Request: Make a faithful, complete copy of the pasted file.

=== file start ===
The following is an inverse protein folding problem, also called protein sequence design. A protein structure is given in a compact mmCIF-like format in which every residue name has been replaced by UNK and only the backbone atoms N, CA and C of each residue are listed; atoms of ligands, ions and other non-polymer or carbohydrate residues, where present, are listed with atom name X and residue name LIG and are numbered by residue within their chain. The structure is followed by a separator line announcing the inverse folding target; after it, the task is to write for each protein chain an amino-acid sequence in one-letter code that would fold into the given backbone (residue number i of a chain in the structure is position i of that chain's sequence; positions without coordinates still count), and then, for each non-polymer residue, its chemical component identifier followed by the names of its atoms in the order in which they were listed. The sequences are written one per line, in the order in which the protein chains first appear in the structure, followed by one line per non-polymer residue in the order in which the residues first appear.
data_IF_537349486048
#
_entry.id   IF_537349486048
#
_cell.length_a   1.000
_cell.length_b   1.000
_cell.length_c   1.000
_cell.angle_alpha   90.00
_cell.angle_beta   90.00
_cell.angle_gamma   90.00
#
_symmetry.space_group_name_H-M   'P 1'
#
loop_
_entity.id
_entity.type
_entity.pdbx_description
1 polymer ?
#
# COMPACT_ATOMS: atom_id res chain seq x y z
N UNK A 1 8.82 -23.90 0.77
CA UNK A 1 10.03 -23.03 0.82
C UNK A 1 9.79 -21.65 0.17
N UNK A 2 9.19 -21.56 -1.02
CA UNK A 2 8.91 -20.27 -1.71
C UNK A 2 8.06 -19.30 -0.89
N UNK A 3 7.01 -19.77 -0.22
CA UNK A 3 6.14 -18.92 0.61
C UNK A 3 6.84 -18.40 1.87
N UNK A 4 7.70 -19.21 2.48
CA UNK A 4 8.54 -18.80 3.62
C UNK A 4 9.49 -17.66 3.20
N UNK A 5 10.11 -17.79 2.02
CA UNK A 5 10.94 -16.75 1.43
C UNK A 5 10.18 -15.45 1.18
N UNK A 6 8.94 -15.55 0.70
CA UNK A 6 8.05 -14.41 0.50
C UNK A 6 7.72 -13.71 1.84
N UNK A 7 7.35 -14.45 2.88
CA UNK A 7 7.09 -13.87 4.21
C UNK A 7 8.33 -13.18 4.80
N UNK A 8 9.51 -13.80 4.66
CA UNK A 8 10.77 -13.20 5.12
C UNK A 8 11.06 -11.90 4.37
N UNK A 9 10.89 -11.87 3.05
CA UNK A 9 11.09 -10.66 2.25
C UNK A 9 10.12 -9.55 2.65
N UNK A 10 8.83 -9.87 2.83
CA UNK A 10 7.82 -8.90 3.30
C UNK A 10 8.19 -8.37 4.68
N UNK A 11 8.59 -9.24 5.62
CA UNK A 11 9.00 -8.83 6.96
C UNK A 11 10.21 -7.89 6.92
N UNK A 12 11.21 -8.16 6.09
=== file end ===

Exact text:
The following is an inverse protein folding problem, also called protein sequence design. A protein structure is given in a compact mmCIF-like format in which every residue name has been replaced by UNK and only the backbone atoms N, CA and C of each residue are listed; atoms of ligands, ions and other non-polymer or carbohydrate residues, where present, are listed with atom name X and residue name LIG and are numbered by residue within their chain. The structure is followed by a separator line announcing the inverse folding target; after it, the task is to write for each protein chain an amino-acid sequence in one-letter code that would fold into the given backbone (residue number i of a chain in the structure is position i of that chain's sequence; positions without coordinates still count), and then, for each non-polymer residue, its chemical component identifier followed by the names of its atoms in the order in which they were listed. The sequences are written one per line, in the order in which the protein chains first appear in the structure, followed by one line per non-polymer residue in the order in which the residues first appear.
data_IF_537349486048
#
_entry.id   IF_537349486048
#
_cell.length_a   1.000
_cell.length_b   1.000
_cell.length_c   1.000
_cell.angle_alpha   90.00
_cell.angle_beta   90.00
_cell.angle_gamma   90.00
#
_symmetry.space_group_name_H-M   'P 1'
#
loop_
_entity.id
_entity.type
_entity.pdbx_description
1 polymer ?
#
# COMPACT_ATOMS: atom_id res chain seq x y z
N UNK A 1 8.82 -23.90 0.77
CA UNK A 1 10.03 -23.03 0.82
C UNK A 1 9.79 -21.65 0.17
N UNK A 2 9.19 -21.56 -1.02
CA UNK A 2 8.91 -20.27 -1.71
C UNK A 2 8.06 -19.30 -0.89
N UNK A 3 7.01 -19.77 -0.22
CA UNK A 3 6.14 -18.92 0.61
C UNK A 3 6.84 -18.40 1.87
N UNK A 4 7.70 -19.21 2.48
CA UNK A 4 8.54 -18.80 3.62
C UNK A 4 9.49 -17.66 3.20
N UNK A 5 10.11 -17.79 2.02
CA UNK A 5 10.94 -16.75 1.43
C UNK A 5 10.18 -15.45 1.18
N UNK A 6 8.94 -15.55 0.70
CA UNK A 6 8.05 -14.41 0.50
C UNK A 6 7.72 -13.71 1.84
N UNK A 7 7.35 -14.45 2.88
CA UNK A 7 7.09 -13.87 4.21
C UNK A 7 8.33 -13.18 4.80
N UNK A 8 9.51 -13.80 4.66
CA UNK A 8 10.77 -13.20 5.12
C UNK A 8 11.06 -11.90 4.37
N UNK A 9 10.89 -11.87 3.05
CA UNK A 9 11.09 -10.66 2.25
C UNK A 9 10.12 -9.55 2.65
N UNK A 10 8.83 -9.87 2.83
CA UNK A 10 7.82 -8.90 3.30
C UNK A 10 8.19 -8.37 4.68
N UNK A 11 8.59 -9.24 5.62
CA UNK A 11 9.00 -8.83 6.96
C UNK A 11 10.21 -7.89 6.92
N UNK A 12 11.21 -8.16 6.09